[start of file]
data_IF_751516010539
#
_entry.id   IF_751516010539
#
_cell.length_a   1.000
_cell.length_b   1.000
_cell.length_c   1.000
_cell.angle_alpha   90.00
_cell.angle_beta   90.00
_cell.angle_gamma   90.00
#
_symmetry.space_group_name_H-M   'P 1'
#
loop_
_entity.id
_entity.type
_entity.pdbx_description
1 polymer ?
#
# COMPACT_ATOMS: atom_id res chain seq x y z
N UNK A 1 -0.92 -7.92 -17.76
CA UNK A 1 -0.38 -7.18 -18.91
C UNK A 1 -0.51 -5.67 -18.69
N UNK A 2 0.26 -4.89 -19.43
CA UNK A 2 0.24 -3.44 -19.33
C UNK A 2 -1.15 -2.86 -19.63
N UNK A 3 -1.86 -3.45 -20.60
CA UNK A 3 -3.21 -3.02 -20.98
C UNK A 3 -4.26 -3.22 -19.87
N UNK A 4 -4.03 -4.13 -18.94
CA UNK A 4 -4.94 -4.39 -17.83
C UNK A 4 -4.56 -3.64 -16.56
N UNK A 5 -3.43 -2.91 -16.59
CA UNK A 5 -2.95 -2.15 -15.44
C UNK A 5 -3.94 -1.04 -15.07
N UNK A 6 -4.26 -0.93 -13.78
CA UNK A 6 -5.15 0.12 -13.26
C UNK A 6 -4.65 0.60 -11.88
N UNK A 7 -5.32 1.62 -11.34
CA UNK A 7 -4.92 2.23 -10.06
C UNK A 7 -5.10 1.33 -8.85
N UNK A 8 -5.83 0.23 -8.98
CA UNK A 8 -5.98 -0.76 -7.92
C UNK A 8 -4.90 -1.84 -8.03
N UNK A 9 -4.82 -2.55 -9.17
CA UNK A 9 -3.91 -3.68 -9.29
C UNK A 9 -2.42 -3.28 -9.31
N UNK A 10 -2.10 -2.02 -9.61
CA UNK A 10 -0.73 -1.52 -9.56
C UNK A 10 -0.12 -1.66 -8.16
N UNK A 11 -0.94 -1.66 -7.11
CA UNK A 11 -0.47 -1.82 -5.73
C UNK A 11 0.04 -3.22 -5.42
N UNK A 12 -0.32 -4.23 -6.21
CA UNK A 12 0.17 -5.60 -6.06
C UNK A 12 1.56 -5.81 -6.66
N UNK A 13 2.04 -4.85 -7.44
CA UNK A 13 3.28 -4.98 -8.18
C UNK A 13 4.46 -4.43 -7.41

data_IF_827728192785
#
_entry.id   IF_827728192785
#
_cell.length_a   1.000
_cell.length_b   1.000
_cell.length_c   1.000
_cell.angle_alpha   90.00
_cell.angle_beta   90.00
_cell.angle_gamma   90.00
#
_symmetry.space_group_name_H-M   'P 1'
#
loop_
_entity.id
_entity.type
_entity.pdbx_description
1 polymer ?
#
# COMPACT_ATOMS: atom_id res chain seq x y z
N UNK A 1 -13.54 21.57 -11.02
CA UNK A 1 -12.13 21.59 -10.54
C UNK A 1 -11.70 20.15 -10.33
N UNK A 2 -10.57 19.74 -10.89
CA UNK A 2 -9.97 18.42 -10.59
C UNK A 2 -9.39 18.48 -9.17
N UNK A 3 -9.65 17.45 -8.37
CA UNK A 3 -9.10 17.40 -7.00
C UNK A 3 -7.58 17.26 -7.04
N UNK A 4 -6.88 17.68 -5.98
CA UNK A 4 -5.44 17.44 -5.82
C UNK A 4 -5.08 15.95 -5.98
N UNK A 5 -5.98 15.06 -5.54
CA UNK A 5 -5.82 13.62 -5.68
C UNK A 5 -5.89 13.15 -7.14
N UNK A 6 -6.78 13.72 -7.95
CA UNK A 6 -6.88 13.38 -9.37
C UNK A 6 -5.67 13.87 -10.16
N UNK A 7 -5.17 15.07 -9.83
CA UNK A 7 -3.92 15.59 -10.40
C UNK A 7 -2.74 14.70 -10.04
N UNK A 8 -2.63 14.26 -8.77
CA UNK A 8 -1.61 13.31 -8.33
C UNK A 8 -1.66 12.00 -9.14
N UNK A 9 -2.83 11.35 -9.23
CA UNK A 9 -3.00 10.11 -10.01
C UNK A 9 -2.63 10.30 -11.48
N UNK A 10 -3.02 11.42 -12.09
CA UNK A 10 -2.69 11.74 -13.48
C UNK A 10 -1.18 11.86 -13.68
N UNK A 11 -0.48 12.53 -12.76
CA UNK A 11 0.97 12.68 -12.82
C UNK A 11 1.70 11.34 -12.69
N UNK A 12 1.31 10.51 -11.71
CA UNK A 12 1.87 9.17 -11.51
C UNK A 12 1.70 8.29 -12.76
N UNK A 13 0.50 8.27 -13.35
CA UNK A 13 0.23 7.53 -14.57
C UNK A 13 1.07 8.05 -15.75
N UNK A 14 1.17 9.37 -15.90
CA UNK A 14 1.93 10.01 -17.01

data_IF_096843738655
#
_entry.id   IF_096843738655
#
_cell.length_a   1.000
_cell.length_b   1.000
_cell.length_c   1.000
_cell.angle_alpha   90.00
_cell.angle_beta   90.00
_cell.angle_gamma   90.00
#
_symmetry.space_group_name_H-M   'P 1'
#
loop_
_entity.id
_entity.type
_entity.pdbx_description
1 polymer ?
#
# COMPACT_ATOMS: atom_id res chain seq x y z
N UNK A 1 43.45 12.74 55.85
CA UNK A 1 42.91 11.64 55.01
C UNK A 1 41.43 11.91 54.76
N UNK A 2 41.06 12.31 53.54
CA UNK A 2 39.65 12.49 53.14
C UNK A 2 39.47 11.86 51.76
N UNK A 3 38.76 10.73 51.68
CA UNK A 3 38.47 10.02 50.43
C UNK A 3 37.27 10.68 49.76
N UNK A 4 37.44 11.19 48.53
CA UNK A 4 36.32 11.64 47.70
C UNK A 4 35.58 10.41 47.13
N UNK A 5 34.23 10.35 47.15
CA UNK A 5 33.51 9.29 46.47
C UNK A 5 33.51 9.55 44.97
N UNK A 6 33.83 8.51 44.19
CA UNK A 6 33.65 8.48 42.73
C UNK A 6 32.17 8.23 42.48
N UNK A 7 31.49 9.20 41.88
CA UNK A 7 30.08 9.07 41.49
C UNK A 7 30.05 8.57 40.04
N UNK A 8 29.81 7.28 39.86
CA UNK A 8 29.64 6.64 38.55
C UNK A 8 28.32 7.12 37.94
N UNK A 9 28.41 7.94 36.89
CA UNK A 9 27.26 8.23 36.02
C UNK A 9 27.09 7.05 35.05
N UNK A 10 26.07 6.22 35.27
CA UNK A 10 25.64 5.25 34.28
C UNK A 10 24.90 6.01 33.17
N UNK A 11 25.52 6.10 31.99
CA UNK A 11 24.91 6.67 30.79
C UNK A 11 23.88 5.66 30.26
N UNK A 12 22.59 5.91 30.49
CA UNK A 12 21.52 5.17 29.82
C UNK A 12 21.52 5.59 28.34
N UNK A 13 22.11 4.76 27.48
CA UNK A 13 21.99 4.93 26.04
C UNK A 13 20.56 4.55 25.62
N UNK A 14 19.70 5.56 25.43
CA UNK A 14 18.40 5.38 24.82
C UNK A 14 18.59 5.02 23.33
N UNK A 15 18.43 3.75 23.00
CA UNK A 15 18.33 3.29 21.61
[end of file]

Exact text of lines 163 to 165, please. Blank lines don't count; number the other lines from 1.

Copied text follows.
CA UNK A 8 29.64 6.64 38.55
C UNK A 8 28.32 7.12 37.94
N UNK A 9 28.41 7.94 36.89